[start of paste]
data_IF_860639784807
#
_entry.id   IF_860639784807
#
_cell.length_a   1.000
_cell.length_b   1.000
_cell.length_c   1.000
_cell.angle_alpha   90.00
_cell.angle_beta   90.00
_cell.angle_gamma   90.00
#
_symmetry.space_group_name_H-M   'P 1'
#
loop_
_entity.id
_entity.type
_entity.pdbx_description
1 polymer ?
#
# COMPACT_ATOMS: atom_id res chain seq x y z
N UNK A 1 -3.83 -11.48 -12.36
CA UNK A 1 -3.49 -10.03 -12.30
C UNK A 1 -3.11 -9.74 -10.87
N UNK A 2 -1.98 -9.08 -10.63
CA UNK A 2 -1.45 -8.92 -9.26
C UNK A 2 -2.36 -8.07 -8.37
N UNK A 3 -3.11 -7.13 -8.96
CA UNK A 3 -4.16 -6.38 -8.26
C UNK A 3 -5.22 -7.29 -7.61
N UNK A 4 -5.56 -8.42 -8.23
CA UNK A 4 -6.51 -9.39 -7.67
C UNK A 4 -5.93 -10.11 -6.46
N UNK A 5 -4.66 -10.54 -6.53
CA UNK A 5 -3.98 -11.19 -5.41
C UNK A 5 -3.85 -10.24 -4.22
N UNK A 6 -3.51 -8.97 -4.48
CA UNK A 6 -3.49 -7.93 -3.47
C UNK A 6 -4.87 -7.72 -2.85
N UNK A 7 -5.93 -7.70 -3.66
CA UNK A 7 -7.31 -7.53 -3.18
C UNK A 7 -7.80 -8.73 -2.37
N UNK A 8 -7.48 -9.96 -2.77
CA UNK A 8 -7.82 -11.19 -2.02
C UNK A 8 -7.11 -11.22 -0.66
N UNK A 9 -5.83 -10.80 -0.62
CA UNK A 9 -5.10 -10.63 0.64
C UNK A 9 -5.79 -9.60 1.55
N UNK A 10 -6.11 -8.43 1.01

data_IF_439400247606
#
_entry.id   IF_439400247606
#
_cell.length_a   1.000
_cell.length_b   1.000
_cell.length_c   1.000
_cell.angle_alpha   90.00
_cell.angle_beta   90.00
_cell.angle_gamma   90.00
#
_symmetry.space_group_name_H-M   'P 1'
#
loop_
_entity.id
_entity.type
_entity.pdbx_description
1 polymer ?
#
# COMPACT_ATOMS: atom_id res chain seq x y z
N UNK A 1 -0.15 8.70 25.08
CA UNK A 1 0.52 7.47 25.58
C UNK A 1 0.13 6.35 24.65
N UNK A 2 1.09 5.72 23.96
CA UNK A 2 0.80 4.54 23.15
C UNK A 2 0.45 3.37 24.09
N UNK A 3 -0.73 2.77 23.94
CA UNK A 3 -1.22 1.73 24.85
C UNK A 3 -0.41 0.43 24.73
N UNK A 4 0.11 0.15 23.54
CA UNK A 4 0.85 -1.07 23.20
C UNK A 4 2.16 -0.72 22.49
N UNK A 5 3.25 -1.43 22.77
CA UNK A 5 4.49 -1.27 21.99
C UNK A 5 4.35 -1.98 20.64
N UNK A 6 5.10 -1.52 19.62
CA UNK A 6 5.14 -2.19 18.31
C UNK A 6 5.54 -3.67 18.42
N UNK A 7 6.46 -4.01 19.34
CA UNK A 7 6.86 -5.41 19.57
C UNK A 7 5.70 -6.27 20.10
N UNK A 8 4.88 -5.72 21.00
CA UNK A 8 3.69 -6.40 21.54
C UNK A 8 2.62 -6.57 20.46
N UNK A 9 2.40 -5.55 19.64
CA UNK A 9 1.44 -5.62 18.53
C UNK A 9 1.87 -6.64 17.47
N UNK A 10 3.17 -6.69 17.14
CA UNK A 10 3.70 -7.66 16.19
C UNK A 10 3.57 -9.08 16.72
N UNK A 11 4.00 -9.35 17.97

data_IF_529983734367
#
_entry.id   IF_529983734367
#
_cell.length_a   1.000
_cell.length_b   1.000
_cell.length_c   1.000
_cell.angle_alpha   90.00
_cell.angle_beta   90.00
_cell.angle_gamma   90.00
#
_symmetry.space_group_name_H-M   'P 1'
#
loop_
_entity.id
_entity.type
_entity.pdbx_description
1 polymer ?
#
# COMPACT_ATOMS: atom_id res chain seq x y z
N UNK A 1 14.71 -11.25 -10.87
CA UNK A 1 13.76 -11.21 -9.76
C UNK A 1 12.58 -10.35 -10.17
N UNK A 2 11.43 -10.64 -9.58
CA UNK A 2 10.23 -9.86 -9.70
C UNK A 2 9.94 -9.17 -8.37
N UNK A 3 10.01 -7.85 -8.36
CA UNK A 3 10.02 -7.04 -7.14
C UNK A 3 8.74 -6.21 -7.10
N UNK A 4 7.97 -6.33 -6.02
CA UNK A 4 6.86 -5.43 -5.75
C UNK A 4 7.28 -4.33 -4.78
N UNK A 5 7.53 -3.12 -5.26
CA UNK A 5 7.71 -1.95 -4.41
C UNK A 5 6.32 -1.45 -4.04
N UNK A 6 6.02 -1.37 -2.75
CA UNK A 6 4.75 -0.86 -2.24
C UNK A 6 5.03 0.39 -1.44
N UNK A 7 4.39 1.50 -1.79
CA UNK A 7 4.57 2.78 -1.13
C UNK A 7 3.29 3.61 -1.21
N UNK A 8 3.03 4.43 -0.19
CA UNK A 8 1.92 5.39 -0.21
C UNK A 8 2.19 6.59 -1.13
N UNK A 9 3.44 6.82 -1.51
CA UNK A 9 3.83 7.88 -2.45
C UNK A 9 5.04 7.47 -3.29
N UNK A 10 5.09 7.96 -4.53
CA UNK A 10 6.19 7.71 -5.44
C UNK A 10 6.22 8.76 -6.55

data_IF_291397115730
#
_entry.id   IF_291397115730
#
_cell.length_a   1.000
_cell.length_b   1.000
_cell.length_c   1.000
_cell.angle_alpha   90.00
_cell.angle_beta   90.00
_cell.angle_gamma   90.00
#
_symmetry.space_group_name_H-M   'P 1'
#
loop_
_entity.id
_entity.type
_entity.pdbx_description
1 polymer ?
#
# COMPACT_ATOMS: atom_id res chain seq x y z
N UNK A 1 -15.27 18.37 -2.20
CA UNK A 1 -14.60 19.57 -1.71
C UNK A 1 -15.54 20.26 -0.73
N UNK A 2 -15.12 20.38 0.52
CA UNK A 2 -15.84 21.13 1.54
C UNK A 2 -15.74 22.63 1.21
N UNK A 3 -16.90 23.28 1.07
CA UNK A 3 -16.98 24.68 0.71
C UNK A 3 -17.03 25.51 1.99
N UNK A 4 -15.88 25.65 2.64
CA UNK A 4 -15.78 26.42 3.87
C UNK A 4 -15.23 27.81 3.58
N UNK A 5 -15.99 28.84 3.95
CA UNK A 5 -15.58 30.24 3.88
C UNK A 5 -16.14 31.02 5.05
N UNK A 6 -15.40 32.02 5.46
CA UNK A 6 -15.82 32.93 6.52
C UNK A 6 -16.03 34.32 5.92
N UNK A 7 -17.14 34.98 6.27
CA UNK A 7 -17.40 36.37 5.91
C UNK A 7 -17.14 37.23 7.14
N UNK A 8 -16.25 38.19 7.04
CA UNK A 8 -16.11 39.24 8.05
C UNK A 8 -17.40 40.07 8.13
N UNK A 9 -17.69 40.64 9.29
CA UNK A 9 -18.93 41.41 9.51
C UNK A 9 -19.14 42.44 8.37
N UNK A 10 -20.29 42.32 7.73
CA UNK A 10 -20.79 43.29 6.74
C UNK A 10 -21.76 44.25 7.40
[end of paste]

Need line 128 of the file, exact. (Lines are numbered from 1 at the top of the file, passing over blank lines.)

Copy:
C UNK A 3 8.74 -6.21 -7.10